If you suspect sexual abuse:
Provide an opportunity for the child to speak
Say in a calm, matter-of-fact manner something like:
"Is there something you want to tell me?"
"Are you having a problem and need help?"
"When something feels bad inside, it's okay to talk about it.í
If the student says "I have something to tell you but you have to
promise me not to tell anyone," your response could be:
"___________, since I care about you, I can only promise to help
you. I may have to ask someone else to help us."
Listen carefully; do not pressure
or prompt the child by asking questions. Allow him/her to speak at his/her
If the child chooses not to communicate after you have waited a
sufficient amount of time, you can say something like,
"_______________, I want you to be okay. If you ever want to
talk about anything, just let me know. Or, you may write me a note if
Do not express anger, shock, or disgust if a child tells you about
being molested because he or she may mistakenly interpret your emotions as
directed toward him/her.
Since a child rarely lies about sexual abuse, take the situation
Show acceptance support and caring, but do not touch the sexual abuse
victim unless you first ask permission
Commend the child for telling you about the abuse and offer reassurance
that he or she did the right thing.
Help the child know that it was not his/her fault. Say "Iím
sorry it happened, but remember, t was not your fault. . . ."
Reflect the feelings and information you hear, making sure your facial
expressions match what the child is saying. Here are examples:
"It was scary to have a bigger person threaten to hurt you or
"It was confusing to have someone you care about tell you to do
something that did not feel right."
"You tried to tell your mom, but she got mad and didnít
believe you, so you didnít think anyone else would believe you
Be truthful when responding to any question.
However, do not make promises you cannot keep. For example you could say:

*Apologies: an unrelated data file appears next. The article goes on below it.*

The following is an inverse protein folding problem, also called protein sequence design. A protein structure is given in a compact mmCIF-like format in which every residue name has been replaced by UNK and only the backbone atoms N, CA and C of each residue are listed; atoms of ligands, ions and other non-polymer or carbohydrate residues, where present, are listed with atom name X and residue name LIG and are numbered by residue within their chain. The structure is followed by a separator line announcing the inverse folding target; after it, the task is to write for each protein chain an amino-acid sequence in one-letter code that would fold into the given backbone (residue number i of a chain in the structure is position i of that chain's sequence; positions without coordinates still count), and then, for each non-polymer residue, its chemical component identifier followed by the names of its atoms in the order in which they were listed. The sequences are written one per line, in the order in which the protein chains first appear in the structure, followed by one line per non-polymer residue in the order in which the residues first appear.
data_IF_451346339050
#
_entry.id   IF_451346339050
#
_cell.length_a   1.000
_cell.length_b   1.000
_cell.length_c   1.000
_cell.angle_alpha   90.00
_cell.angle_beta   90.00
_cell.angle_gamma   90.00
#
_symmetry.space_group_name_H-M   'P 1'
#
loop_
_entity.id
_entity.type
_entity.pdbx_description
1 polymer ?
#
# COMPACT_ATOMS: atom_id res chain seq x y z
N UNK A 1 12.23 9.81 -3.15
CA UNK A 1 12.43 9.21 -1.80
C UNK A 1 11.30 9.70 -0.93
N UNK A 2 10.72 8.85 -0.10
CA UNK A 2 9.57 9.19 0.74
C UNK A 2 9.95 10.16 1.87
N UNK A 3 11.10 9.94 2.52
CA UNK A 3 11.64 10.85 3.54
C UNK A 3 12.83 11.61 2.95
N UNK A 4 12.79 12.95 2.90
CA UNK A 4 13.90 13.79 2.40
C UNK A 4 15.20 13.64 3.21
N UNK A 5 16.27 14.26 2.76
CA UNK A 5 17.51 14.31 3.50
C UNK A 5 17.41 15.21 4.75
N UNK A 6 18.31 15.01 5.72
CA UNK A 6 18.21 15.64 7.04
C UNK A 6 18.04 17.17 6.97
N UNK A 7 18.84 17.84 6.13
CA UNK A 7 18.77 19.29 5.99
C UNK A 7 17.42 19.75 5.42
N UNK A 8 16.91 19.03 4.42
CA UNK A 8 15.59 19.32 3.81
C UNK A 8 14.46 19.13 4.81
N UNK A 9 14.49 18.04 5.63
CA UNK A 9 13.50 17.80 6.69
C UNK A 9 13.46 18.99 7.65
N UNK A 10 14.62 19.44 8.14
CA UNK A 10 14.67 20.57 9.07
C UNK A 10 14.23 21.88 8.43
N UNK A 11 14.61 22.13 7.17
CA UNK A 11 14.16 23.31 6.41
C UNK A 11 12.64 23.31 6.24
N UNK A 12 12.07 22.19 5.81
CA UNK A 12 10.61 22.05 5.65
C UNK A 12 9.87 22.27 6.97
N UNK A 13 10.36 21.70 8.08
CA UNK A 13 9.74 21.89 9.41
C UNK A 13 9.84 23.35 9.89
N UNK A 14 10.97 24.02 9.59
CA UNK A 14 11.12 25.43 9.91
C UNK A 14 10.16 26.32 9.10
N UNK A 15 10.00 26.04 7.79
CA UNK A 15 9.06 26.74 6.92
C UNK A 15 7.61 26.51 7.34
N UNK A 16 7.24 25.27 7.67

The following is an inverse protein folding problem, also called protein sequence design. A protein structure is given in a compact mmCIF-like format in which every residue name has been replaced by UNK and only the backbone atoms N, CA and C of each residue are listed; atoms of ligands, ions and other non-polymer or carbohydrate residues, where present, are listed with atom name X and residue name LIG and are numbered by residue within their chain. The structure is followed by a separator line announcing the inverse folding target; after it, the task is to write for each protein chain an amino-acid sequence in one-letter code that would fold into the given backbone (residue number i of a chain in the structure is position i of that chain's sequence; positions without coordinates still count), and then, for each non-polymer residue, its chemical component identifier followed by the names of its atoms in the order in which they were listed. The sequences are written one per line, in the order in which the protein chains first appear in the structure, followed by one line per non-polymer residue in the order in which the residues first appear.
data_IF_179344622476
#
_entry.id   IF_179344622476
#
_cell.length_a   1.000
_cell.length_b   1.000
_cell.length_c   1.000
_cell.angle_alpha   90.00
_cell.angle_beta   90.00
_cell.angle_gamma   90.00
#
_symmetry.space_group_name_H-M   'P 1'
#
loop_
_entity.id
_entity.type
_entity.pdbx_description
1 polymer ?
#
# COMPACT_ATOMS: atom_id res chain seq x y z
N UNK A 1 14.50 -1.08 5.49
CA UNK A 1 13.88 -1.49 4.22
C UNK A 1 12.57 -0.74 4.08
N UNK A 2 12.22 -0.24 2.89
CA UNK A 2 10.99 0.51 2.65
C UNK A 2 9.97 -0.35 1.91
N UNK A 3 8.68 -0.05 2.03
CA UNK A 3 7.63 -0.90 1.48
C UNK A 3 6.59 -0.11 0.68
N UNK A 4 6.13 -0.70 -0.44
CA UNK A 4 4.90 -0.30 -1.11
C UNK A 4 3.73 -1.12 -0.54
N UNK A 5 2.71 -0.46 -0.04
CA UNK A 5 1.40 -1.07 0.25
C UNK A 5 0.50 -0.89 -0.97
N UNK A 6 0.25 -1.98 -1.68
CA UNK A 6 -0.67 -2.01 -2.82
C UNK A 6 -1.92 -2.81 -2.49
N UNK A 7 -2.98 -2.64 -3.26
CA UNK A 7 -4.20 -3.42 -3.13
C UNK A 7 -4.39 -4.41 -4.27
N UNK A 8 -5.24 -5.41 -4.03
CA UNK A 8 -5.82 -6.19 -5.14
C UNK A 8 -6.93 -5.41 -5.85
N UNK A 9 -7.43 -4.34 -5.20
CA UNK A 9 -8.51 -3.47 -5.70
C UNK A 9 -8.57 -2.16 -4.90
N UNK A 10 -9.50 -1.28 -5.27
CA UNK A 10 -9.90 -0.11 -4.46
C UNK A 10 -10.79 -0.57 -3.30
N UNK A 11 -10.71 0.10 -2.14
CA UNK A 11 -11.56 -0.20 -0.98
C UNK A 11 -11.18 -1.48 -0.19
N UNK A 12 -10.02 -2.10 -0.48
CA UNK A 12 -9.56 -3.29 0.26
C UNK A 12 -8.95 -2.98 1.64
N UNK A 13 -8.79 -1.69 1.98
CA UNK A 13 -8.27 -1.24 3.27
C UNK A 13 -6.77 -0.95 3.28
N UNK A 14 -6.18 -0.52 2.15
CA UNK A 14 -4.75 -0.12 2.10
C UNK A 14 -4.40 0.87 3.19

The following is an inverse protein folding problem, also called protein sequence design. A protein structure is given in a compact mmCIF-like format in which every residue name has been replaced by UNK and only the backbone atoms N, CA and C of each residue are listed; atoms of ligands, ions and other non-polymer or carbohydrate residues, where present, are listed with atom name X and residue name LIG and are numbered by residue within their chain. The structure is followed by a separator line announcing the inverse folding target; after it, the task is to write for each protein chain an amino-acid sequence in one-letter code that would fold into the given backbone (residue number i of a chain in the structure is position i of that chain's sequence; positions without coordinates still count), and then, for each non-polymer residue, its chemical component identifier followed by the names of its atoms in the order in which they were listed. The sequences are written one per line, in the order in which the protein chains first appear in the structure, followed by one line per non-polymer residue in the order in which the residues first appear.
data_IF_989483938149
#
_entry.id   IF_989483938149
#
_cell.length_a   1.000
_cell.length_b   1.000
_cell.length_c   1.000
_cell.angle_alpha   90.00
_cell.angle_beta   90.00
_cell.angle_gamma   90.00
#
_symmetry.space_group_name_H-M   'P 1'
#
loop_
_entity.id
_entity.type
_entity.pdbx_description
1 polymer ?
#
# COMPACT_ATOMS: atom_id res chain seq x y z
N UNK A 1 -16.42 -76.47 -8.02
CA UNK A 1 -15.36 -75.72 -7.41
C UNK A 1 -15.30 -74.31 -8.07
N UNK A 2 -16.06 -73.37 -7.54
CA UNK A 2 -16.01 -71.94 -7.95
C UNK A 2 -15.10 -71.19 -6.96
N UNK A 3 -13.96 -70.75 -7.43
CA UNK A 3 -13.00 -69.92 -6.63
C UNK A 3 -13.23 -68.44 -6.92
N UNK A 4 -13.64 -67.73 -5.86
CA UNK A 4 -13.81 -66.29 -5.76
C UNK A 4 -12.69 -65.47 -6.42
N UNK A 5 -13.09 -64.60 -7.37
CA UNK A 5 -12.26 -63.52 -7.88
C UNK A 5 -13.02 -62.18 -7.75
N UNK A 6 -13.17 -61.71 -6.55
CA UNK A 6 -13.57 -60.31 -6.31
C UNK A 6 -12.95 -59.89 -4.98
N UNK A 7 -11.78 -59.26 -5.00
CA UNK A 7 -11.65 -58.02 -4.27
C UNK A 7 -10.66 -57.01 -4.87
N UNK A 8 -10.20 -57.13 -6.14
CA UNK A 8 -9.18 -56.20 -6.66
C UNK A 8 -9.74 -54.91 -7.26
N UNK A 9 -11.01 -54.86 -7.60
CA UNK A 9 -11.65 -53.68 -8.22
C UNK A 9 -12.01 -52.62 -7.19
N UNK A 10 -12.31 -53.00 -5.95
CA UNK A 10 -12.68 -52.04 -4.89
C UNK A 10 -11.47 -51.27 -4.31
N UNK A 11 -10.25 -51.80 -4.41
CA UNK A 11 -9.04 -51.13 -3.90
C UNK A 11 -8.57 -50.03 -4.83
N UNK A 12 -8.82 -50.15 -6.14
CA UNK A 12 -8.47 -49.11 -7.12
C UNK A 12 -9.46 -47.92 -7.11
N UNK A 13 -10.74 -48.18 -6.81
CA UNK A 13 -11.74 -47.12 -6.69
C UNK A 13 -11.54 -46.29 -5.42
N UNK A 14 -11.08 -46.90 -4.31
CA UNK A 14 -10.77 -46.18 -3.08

"I am not sure what will happen, but I will be here for you at
Follow the school procedure based on our legal system standard for
reporting abuse. Tell the child the next step you will take. You can say:
"I will call a person whose job it is to keep abused children safe.
The person will come to listen to you. Then you will be asked some
questions. You must answer them truthfully. Can you do that?"
If the child says "Yes," reinforce the decision by saying,
"Good, That is exactly what you need to do to keep yourself
If you sense that the child is unsure, you could say,
"___________, you have been hurt and if you donít tell about what
happened, this person may hurt others. Do you think you can tell the truth
when you answer the questions?
As soon as possible report the conversation to
the appropriate authority.
Keep the meeting with the child confidential; do not mention it
to anyone who is not professionally involved
Treat the child normally at school, showing
the same respect and caring you show every student. Help the
child meet his/her basic psychological needs to feel accepted, safe,
secure, and sense of belonging. Validate the student by noticing and
commenting on her/his positive attributes.
Make sure there is follow through and that the
child receives support and assistance.
Complied by Barrington Brennen